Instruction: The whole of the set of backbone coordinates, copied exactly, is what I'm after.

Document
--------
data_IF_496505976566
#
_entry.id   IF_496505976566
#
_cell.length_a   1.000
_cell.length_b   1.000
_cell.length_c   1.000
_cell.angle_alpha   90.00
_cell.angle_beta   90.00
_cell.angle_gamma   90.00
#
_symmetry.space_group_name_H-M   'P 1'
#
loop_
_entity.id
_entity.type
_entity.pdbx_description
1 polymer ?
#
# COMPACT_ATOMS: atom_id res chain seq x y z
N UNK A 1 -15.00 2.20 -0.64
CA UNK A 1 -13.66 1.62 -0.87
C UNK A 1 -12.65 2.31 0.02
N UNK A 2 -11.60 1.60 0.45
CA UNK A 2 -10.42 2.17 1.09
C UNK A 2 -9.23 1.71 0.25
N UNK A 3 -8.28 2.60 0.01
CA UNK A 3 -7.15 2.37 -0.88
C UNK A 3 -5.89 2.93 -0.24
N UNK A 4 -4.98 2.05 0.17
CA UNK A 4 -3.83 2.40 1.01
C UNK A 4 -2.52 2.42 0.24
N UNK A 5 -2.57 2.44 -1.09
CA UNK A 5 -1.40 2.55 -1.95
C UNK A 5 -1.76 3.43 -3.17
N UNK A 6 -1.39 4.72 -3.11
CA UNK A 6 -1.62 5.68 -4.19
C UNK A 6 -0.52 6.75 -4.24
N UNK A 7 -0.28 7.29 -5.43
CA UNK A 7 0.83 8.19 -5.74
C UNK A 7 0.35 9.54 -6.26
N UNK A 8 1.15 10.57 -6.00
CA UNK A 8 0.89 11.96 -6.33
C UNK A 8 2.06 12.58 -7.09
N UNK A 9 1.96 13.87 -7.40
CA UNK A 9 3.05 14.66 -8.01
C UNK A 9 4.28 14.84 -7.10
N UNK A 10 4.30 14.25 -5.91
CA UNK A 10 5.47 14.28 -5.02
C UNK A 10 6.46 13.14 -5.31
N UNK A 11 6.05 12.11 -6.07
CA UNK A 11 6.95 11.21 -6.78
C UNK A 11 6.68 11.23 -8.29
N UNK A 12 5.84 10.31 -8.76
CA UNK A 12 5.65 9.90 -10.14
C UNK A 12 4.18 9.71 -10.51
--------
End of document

data_IF_496505976566
#
_entry.id   IF_496505976566
#
_cell.length_a   1.000
_cell.length_b   1.000
_cell.length_c   1.000
_cell.angle_alpha   90.00
_cell.angle_beta   90.00
_cell.angle_gamma   90.00
#
_symmetry.space_group_name_H-M   'P 1'
#
loop_
_entity.id
_entity.type
_entity.pdbx_description
1 polymer ?
#
# COMPACT_ATOMS: atom_id res chain seq x y z
N UNK A 1 -15.00 2.20 -0.64
CA UNK A 1 -13.66 1.62 -0.87
C UNK A 1 -12.65 2.31 0.02
N UNK A 2 -11.60 1.60 0.45
CA UNK A 2 -10.42 2.17 1.09
C UNK A 2 -9.23 1.71 0.25
N UNK A 3 -8.28 2.60 0.01
CA UNK A 3 -7.15 2.37 -0.88
C UNK A 3 -5.89 2.93 -0.24
N UNK A 4 -4.98 2.05 0.17
CA UNK A 4 -3.83 2.40 1.01
C UNK A 4 -2.52 2.42 0.24
N UNK A 5 -2.57 2.44 -1.09
CA UNK A 5 -1.40 2.55 -1.95
C UNK A 5 -1.76 3.43 -3.17
N UNK A 6 -1.39 4.72 -3.11
CA UNK A 6 -1.62 5.68 -4.19
C UNK A 6 -0.52 6.75 -4.24
N UNK A 7 -0.28 7.29 -5.43
CA UNK A 7 0.83 8.19 -5.74
C UNK A 7 0.35 9.54 -6.26
N UNK A 8 1.15 10.57 -6.00
CA UNK A 8 0.89 11.96 -6.33
C UNK A 8 2.06 12.58 -7.09
N UNK A 9 1.96 13.87 -7.40
CA UNK A 9 3.05 14.66 -8.01
C UNK A 9 4.28 14.84 -7.10
N UNK A 10 4.30 14.25 -5.91
CA UNK A 10 5.47 14.28 -5.02
C UNK A 10 6.46 13.14 -5.31
N UNK A 11 6.05 12.11 -6.07
CA UNK A 11 6.95 11.21 -6.78
C UNK A 11 6.68 11.23 -8.29
N UNK A 12 5.84 10.31 -8.76
CA UNK A 12 5.65 9.90 -10.14
C UNK A 12 4.18 9.71 -10.51